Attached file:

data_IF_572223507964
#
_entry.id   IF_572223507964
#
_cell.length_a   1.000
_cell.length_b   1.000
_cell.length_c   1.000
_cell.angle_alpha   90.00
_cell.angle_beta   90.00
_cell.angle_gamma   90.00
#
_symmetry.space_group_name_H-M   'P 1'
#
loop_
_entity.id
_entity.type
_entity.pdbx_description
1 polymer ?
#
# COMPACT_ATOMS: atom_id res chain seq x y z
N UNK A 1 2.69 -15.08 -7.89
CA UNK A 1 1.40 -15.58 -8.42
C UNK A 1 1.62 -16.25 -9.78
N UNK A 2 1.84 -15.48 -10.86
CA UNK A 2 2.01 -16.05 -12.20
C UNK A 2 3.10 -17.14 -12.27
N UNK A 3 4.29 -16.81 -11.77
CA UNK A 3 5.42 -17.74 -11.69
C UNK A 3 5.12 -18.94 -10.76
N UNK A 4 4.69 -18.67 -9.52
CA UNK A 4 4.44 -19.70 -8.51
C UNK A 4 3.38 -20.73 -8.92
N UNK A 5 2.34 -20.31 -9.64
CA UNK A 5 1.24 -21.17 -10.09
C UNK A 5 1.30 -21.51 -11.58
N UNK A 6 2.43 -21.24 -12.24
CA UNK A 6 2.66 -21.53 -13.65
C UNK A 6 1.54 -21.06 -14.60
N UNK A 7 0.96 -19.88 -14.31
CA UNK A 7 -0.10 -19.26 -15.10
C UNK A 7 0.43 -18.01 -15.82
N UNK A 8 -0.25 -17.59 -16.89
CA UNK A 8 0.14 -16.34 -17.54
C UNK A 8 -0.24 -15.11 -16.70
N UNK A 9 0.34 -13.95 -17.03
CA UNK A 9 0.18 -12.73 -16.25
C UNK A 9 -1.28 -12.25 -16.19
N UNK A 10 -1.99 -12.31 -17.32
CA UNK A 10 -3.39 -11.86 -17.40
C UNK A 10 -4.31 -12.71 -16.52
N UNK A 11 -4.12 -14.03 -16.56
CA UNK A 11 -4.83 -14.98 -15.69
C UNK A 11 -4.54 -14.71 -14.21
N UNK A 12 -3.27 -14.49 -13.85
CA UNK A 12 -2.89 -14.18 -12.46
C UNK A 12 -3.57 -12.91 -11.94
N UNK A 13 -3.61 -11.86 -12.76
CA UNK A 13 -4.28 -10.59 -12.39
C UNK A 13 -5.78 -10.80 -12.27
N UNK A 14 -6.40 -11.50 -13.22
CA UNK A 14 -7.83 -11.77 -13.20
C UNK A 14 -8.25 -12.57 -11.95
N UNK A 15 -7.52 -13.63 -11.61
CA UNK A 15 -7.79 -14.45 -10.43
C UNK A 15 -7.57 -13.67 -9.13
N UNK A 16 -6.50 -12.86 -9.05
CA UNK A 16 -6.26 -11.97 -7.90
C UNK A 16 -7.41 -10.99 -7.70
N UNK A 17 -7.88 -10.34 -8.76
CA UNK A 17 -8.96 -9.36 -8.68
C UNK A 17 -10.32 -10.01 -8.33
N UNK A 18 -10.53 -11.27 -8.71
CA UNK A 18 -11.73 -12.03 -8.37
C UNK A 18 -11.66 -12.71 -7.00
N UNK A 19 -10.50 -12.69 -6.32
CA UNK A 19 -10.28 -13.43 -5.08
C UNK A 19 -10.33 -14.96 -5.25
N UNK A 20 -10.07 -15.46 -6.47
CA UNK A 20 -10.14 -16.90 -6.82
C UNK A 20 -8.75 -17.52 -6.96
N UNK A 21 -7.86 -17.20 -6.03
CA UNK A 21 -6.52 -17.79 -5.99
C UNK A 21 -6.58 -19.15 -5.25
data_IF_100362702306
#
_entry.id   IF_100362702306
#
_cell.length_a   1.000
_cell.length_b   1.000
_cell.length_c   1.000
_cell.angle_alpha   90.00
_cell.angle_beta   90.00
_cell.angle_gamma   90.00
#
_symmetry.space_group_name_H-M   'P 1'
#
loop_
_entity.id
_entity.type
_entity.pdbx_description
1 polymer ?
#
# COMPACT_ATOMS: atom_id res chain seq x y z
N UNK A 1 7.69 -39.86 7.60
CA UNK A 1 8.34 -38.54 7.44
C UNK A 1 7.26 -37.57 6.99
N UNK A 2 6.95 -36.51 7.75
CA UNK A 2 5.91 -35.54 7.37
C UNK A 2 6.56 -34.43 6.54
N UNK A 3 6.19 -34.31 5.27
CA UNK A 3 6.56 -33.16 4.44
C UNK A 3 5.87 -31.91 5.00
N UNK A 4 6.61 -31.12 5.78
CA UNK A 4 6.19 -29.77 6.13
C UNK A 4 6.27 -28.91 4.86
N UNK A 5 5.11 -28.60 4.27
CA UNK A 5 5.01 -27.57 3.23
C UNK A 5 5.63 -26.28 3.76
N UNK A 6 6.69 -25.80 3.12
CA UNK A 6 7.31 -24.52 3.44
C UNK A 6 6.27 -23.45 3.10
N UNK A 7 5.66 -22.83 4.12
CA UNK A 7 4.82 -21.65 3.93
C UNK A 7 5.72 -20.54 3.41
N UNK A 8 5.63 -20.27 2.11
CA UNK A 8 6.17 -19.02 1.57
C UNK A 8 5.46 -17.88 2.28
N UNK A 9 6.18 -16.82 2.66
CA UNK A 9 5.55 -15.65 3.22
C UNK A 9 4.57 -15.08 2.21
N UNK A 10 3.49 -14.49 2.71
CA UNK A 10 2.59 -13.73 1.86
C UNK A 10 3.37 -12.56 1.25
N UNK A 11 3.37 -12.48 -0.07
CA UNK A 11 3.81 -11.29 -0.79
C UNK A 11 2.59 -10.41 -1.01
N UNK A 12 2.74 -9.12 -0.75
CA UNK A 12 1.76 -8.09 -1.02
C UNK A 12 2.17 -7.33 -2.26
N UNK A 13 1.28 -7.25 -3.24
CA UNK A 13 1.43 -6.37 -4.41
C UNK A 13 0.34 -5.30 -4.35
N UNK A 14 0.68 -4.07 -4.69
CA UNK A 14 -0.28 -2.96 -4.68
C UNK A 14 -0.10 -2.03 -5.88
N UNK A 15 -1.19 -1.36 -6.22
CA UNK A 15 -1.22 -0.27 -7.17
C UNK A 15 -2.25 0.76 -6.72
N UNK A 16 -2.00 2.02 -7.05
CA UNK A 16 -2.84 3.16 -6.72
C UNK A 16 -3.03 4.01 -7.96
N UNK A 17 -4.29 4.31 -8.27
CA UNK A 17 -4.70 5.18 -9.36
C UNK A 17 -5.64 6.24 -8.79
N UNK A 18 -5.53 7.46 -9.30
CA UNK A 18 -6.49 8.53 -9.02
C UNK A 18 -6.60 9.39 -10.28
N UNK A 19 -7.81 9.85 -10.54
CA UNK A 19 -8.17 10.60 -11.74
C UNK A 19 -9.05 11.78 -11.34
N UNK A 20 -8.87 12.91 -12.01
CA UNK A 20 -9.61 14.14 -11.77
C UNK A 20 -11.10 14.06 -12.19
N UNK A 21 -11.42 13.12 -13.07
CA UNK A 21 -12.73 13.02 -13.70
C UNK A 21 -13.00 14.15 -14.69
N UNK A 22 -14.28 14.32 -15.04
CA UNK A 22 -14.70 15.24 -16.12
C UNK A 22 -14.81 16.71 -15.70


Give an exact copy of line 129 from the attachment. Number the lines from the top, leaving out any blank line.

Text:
CA UNK A 9 5.55 -15.65 3.22